"It is a huge problem," said Jack Tuter, director of Florida's Division of Alcoholic Beverages and Tobacco.
After a lull in the aftermath of Sept. 11, 2001, terrorism attacks, when resources were diverted to homeland security, the division is now increasing its own enforcement, Tuter
said state investigators even have found instances where organized crime rings have traded drugs for contraband cigarettes, finding the tobacco much easier and lucrative to traffic, according to Florida Today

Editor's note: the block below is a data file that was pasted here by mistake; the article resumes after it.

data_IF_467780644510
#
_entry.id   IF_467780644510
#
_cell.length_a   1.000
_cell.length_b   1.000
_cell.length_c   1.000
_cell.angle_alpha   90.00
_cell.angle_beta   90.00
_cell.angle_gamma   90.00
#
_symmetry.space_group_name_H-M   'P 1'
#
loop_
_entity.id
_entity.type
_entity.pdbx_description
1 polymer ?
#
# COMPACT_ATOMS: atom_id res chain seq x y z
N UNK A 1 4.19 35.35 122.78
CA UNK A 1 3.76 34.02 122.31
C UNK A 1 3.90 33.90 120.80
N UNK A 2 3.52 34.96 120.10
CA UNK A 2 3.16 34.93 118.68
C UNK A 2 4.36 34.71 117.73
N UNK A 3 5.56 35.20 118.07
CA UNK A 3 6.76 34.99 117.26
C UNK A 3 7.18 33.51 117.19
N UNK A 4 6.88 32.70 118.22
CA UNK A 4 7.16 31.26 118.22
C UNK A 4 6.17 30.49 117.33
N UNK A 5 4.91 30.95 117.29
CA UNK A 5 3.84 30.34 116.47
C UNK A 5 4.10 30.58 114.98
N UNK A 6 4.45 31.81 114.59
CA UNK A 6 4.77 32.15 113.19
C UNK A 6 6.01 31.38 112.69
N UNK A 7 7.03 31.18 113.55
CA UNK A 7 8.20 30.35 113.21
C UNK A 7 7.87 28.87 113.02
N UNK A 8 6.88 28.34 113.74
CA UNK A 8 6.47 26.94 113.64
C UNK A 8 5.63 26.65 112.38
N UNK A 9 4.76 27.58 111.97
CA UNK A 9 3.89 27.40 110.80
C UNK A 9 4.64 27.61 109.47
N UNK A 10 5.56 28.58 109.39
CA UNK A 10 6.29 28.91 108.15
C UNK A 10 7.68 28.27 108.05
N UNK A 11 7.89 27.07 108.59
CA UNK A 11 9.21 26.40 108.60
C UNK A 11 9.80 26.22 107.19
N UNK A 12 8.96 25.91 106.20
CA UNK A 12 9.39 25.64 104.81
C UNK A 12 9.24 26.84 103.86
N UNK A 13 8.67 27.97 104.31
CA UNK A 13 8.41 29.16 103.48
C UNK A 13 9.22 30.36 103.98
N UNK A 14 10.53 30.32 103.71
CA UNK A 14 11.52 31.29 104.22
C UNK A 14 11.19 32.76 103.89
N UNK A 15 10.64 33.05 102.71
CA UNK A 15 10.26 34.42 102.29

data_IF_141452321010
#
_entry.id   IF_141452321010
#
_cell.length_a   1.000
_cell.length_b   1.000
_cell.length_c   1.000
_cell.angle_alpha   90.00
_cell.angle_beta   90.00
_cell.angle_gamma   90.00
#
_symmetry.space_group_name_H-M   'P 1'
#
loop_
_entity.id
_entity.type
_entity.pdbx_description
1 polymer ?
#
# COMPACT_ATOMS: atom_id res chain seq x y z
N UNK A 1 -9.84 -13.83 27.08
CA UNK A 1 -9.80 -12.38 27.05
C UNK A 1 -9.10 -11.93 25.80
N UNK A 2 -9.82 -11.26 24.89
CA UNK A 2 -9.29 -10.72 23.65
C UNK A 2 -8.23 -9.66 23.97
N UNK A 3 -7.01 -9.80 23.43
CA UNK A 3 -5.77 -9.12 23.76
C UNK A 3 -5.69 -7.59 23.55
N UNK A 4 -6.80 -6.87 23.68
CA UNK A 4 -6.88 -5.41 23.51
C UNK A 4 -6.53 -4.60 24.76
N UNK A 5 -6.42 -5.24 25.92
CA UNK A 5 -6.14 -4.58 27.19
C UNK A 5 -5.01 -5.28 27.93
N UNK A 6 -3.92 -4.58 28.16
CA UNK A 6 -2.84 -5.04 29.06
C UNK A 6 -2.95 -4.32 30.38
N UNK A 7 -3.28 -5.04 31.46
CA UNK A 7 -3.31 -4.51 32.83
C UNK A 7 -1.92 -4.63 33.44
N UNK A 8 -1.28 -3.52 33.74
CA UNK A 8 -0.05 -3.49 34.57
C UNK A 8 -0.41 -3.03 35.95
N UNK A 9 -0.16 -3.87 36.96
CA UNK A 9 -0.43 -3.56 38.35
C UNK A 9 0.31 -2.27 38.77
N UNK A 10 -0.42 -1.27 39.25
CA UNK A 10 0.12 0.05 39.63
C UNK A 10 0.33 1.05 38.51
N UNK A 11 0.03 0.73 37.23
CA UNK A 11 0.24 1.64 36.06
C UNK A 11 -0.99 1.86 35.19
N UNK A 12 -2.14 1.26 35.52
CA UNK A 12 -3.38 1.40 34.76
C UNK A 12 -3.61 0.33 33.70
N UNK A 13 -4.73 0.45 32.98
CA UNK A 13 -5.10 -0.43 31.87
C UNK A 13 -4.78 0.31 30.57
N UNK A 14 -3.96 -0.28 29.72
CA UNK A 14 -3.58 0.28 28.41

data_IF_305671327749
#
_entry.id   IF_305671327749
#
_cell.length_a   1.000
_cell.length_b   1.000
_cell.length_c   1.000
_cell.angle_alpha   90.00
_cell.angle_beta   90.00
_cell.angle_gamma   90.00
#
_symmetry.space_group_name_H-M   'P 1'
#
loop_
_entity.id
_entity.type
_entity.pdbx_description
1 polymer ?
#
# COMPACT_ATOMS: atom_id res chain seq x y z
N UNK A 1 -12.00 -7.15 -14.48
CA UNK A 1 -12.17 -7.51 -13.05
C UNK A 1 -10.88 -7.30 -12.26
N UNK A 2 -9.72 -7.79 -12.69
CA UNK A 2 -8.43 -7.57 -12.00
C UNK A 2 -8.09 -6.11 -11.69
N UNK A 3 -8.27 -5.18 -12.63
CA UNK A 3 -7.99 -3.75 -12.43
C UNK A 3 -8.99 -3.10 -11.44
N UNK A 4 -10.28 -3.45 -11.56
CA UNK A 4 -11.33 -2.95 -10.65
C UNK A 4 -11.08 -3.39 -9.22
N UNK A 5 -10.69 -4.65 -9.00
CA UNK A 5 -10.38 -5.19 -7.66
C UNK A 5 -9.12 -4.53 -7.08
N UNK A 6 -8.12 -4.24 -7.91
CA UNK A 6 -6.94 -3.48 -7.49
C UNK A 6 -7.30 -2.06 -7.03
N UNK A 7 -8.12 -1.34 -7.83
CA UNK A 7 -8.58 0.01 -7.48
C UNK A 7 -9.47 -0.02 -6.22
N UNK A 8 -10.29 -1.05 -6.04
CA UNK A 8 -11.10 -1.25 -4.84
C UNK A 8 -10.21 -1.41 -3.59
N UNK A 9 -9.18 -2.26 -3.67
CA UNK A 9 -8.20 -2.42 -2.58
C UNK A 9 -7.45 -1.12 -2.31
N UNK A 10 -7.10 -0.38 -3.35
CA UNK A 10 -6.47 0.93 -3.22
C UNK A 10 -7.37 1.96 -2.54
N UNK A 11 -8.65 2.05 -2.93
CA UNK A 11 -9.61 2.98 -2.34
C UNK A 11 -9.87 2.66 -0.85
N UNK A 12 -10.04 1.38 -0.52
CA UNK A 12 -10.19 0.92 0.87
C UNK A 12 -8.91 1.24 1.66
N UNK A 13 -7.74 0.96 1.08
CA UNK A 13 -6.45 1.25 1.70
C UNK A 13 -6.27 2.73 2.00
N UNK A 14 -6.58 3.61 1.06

acknowledged Philip Morris' help, from testing suspect cigarettes at the company's "brand intelligence" unit to providing large quantities of product that investigators need to go undercover.He
said the tobacco companies even have hired former federal agents, who befriend customs agents and troll for tips about suspicious cargo coming into Florida ports, according to the report.